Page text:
Intelligence is better measured across a spectrum, rather than with a simple IQ test. Rina Bliss, associate professor of sociology at Rutgers University, joins host Krys Boyd to discuss her work in epigenetics, working to understand how human intelligence grows and changes in response to our surroundings. Her book is “Rethinking Intelligence: A Radical New Understanding of Our Human Potential.”
Blog Post: Your intelligence is more than just a test score — and you can strengthen it every day
— By Brianna Flores, Think Intern
A score on an IQ test may not be the best measure of our intelligence. While some may think our intelligence is set in stone, our guest argues that we have the power to grow our intelligence throughout our lives.
“[Having] a growth mindset is a way of seeing our intelligence that really sees ourselves as neuroplastic,” says our guest, Rena Bliss. “What I mean by that is we’re always growing and developing.”
Bliss explains how we should view intelligence as an ongoing process or a lifetime journey. This can be difficult when we live in a society that gives a lot of weight to testing. We use aptitude tests and standardized testing to evaluate people’s intelligence starting at a very young age.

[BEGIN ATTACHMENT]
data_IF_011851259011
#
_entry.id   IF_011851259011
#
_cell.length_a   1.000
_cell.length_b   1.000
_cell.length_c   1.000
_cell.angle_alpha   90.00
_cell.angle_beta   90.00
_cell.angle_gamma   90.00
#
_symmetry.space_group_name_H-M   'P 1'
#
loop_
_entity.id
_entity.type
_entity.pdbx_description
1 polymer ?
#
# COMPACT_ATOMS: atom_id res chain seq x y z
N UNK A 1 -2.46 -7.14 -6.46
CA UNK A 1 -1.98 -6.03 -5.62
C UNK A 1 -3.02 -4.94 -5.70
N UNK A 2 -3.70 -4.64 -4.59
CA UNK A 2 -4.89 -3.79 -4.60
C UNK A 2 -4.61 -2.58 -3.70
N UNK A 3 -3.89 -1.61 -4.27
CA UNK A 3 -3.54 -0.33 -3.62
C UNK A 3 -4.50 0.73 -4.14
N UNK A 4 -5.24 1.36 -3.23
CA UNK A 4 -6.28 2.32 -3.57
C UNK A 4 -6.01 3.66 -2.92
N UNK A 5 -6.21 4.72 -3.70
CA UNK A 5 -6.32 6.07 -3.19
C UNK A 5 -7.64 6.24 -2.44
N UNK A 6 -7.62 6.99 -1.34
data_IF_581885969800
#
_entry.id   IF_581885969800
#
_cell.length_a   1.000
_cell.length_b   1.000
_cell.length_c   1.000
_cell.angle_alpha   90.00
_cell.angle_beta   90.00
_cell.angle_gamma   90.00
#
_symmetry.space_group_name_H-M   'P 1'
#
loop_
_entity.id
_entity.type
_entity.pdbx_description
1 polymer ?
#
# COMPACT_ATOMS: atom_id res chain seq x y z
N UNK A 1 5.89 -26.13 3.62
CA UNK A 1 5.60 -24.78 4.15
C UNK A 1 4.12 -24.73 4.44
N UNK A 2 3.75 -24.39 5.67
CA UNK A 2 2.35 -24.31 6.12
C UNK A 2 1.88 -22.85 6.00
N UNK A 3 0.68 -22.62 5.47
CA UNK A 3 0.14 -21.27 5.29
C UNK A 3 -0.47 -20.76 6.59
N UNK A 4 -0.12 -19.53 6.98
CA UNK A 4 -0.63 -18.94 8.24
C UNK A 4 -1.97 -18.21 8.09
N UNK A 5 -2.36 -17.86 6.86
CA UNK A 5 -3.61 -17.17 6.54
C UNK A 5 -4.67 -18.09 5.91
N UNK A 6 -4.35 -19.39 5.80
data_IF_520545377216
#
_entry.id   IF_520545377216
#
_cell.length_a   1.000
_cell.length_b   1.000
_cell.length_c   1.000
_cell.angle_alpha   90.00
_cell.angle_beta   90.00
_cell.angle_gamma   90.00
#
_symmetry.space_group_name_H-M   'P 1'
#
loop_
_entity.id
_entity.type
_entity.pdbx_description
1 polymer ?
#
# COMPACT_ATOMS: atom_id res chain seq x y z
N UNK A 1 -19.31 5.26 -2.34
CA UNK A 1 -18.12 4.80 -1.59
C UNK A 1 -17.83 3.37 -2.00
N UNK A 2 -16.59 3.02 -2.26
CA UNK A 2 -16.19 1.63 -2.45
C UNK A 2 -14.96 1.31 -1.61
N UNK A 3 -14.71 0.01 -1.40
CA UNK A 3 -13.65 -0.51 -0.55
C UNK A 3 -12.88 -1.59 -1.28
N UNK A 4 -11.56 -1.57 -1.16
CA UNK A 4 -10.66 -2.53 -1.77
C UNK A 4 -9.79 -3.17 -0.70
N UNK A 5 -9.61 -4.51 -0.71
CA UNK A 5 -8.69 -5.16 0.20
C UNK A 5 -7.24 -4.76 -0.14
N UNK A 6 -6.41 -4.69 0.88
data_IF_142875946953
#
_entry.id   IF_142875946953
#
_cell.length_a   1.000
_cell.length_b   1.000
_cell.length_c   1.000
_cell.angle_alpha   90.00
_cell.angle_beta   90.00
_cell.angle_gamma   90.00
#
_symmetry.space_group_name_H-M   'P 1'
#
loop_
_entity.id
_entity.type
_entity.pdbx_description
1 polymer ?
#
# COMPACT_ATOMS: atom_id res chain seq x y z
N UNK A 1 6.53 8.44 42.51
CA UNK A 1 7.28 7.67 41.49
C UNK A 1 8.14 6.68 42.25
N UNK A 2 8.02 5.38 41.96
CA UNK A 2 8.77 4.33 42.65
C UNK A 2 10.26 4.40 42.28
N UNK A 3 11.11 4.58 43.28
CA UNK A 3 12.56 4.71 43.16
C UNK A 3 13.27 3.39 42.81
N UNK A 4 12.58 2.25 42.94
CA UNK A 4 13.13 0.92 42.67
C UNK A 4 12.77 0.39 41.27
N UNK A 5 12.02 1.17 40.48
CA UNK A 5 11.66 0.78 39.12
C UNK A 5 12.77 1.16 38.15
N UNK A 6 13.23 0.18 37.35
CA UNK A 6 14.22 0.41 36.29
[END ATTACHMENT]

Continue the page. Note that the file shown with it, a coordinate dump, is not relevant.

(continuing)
“This idea that we can just take these IQ scores at face value is really problematic… and as people who are just wanting to know more about our genes, we have to be super critical,” Bliss says.
When we take tests, there are a lot of variables that affect how we perform on the exam. These factors include a person’s health, housing situation, and even family environment.
“When you have things like public health systems and people’s basic needs are being met, then you see that scores tend to be more along the lines of what we think of as being a ‘healthy IQ score,’ if there is such a thing,” Bliss says.
Even stress takes away the performance of the test taker. Bliss argues that we can have a better understanding of ourselves by stepping away from using tests to evaluate intelligence and considering our background and its role in shaping our minds.
“We have these very different environments,” Bliss says. “We have these different life stories. We have these different configurations of strengths. When we start thinking about intelligence that way, then we aren’t as dismissive of different ways of thinking and learning.”
One of the ways that you can strengthen your brain is by trying the connected learning method.
“It’s a kind of learning where you set up a learning event and you do so in a way that kind of makes everybody learn together and get synergistically going with the learning,” Bliss says. “And the coolest thing is that you retain more information when you do this kind of learning.”
Doing DIY projects in a group environment is a great way to practice connected learning. It allows us to be open-minded and gain real-world learning experience.
“Studies have shown that people who have a growth mindset as opposed to a fixed mindset — they are better at noticing mistakes,” Bliss says. “Their brains are like ‘Hey, I made a mistake. Let’s learn.’”
You can learn more about changing your perspective on intelligence by listening to the podcast above.